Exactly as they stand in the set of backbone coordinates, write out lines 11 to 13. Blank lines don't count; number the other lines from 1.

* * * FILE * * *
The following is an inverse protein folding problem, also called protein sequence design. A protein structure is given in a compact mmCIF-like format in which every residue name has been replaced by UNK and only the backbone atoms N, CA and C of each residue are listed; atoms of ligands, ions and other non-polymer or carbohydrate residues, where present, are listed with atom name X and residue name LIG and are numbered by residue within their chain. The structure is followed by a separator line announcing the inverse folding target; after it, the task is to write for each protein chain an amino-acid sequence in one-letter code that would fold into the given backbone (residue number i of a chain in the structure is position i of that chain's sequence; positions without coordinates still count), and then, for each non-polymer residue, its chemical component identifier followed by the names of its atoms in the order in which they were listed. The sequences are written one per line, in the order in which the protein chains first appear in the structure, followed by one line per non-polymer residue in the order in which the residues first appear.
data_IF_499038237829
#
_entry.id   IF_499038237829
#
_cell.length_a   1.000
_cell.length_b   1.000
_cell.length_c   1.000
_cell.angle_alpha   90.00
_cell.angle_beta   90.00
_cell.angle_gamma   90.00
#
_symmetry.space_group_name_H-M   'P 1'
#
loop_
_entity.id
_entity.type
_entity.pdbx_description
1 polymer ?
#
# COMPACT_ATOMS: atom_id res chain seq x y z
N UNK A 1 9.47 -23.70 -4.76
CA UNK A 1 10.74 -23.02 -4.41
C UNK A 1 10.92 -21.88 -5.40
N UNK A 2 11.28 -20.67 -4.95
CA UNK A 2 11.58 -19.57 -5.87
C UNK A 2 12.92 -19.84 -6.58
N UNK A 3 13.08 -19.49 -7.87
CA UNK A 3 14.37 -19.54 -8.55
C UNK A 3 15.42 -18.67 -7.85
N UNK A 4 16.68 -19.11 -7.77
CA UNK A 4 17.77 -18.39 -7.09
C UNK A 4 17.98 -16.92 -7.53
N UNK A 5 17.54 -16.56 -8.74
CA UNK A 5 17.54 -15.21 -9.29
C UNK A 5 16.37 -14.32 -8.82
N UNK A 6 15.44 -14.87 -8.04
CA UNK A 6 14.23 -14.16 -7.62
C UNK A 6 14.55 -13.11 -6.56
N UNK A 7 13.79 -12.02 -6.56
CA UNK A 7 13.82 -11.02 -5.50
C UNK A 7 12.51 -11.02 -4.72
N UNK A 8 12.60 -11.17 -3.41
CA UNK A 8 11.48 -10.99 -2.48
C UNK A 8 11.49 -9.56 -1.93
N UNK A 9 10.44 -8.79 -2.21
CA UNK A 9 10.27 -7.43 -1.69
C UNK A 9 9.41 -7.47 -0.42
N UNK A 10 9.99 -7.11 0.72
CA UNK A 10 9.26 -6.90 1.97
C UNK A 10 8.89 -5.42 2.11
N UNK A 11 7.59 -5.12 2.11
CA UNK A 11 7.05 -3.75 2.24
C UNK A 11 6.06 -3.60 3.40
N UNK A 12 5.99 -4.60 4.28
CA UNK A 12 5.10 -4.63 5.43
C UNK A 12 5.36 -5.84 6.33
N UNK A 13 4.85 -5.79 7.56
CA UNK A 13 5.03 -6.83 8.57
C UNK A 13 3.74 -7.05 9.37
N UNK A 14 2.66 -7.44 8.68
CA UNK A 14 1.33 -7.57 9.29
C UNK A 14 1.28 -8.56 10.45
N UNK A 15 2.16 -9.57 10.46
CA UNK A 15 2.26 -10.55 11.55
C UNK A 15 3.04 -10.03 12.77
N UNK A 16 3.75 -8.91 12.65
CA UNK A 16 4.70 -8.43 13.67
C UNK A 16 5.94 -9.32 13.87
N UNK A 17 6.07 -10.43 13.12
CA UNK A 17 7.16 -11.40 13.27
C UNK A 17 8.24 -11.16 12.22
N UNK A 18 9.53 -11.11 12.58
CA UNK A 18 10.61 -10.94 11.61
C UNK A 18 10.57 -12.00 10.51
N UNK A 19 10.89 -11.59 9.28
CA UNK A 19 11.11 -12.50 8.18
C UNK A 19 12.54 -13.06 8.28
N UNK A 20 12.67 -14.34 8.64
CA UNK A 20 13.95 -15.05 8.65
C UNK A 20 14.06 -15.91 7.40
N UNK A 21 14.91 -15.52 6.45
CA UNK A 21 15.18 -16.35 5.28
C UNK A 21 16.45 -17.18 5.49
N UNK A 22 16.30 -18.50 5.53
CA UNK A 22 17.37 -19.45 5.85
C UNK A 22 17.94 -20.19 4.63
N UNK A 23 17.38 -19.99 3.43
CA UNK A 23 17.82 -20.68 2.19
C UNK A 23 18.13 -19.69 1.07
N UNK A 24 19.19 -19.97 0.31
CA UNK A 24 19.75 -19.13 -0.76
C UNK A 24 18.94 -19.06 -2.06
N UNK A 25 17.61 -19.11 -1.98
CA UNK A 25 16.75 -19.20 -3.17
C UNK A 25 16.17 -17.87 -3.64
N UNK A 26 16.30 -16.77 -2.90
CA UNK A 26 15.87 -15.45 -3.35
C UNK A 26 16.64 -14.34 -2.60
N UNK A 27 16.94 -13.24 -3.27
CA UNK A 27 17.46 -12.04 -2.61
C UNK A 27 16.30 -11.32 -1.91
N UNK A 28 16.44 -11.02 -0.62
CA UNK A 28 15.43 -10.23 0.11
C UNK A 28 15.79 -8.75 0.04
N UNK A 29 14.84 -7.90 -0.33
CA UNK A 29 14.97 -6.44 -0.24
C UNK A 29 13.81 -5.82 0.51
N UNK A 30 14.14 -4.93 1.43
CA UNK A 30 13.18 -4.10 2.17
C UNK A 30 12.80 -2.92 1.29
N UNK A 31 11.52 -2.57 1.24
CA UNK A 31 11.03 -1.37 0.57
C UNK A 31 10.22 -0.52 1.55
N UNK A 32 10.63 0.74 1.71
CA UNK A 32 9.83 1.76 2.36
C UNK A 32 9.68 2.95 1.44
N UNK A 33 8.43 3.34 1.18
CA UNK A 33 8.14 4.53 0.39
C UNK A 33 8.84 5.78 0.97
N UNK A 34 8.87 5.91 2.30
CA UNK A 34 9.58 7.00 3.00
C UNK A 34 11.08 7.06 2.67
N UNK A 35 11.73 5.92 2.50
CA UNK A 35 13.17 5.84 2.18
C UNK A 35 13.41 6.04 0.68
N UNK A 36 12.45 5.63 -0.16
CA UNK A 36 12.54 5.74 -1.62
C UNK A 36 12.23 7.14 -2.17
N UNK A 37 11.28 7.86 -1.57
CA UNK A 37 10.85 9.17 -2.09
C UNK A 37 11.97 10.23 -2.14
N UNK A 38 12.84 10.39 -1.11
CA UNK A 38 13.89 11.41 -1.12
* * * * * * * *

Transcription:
_cell.angle_gamma   90.00
#
_symmetry.space_group_name_H-M   'P 1'